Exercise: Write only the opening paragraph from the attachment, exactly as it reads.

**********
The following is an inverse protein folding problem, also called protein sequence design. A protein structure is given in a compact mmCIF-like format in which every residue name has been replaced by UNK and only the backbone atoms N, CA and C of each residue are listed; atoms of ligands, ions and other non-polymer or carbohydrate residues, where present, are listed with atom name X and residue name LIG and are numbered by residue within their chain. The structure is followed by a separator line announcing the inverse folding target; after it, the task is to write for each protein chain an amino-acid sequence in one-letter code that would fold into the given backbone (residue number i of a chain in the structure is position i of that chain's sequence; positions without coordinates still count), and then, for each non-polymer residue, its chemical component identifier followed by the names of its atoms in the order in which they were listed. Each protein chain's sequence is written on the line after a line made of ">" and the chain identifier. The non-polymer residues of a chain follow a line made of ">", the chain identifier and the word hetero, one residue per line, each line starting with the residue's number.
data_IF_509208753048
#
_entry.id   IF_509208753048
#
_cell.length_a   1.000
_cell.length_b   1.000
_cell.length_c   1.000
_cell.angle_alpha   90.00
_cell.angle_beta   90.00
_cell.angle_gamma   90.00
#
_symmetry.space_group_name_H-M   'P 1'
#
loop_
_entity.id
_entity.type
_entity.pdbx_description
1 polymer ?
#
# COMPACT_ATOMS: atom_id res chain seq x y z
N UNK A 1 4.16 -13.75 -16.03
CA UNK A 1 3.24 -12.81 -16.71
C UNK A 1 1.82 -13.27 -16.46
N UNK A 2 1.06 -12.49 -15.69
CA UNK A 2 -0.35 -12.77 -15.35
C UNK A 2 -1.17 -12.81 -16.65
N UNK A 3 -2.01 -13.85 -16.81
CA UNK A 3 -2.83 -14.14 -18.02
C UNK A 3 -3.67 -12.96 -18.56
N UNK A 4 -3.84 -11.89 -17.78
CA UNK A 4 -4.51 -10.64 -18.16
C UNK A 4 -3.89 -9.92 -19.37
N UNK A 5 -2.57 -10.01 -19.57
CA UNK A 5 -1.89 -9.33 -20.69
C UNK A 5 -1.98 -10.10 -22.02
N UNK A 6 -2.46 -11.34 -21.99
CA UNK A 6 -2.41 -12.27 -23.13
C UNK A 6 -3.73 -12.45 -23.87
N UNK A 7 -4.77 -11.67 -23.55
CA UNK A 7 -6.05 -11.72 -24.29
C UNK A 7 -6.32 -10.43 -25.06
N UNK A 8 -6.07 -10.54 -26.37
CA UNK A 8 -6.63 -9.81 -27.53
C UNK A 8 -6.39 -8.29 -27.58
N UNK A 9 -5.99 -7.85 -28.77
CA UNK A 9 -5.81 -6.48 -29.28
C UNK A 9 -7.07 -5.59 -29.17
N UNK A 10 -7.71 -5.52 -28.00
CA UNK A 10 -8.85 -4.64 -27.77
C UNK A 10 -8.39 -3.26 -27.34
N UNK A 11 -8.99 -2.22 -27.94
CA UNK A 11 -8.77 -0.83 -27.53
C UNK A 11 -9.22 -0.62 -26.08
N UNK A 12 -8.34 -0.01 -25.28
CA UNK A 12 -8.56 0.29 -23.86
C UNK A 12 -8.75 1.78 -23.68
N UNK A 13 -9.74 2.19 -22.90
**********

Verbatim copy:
The following is an inverse protein folding problem, also called protein sequence design. A protein structure is given in a compact mmCIF-like format in which every residue name has been replaced by UNK and only the backbone atoms N, CA and C of each residue are listed; atoms of ligands, ions and other non-polymer or carbohydrate residues, where present, are listed with atom name X and residue name LIG and are numbered by residue within their chain. The structure is followed by a separator line announcing the inverse folding target; after it, the task is to write for each protein chain an amino-acid sequence in one-letter code that would fold into the given backbone (residue number i of a chain in the structure is position i of that chain's sequence; positions without coordinates still count), and then, for each non-polymer residue, its chemical component identifier followed by the names of its atoms in the order in which they were listed. Each protein chain's sequence is written on the line after a line made of ">" and the chain identifier. The non-polymer residues of a chain follow a line made of ">", the chain identifier and the word hetero, one residue per line, each line starting with the residue's number.